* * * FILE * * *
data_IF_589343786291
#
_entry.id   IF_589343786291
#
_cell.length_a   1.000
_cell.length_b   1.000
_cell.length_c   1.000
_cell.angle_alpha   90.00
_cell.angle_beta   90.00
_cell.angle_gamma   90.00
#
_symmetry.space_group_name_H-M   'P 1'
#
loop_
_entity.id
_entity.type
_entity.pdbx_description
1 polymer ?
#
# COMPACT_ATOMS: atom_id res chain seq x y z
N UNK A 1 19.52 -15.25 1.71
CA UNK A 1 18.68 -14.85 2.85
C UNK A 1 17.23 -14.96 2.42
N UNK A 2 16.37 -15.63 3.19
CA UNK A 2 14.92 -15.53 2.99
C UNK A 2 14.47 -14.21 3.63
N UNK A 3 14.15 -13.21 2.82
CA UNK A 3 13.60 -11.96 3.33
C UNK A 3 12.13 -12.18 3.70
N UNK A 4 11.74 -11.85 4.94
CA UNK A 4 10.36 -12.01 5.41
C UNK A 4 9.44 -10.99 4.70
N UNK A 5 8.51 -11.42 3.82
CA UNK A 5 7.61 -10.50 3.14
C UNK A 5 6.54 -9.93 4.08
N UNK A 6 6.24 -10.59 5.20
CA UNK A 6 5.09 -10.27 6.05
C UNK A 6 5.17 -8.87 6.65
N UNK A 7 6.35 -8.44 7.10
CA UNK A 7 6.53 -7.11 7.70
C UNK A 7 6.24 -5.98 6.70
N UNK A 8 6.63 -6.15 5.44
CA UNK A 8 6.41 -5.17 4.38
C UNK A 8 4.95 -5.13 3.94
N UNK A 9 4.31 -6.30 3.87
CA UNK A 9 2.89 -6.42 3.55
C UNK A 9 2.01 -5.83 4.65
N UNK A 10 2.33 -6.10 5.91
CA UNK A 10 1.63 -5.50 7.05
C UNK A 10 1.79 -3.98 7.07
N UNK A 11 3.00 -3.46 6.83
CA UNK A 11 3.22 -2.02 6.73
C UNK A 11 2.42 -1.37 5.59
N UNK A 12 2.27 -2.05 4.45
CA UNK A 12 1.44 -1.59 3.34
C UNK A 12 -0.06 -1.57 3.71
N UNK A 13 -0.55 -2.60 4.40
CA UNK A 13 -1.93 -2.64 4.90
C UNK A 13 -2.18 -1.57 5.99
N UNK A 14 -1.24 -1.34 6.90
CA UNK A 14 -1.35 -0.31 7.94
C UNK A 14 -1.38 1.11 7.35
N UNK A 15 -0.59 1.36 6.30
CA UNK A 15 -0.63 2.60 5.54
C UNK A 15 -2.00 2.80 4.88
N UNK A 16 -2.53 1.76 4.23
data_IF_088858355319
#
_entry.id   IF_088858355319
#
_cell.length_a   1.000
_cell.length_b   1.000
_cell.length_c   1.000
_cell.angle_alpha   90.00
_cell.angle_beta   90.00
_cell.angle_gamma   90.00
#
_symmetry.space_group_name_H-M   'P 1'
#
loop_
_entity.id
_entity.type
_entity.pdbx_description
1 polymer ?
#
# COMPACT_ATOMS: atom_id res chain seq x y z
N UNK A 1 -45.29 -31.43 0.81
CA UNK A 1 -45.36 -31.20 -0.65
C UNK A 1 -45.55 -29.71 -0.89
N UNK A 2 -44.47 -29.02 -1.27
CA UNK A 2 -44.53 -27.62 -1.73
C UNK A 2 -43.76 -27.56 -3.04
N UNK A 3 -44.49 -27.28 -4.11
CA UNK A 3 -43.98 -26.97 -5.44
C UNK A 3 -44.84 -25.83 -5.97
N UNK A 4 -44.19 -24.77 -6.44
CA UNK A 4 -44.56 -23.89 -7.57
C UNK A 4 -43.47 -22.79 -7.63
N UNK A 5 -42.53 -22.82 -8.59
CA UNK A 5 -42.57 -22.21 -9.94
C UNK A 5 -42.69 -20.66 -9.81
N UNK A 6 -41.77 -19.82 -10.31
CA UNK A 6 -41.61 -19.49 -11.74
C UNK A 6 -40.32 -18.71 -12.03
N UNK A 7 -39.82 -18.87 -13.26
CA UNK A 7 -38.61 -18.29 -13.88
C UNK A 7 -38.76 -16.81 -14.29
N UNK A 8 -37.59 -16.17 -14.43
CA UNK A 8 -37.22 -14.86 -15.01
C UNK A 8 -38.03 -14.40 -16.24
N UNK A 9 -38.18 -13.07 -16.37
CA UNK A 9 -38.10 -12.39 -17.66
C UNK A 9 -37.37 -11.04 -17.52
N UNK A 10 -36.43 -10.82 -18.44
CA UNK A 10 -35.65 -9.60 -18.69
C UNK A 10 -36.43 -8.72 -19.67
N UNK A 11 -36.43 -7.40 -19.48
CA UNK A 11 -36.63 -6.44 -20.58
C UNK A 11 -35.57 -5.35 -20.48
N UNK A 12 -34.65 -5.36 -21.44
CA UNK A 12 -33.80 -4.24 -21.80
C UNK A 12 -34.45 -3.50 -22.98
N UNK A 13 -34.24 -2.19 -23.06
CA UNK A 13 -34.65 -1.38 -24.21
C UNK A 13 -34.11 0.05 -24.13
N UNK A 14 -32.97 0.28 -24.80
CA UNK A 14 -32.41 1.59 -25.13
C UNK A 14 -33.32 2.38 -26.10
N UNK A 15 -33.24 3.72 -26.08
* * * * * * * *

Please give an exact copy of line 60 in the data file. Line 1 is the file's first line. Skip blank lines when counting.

N UNK A 14 -1.24 -1.34 6.90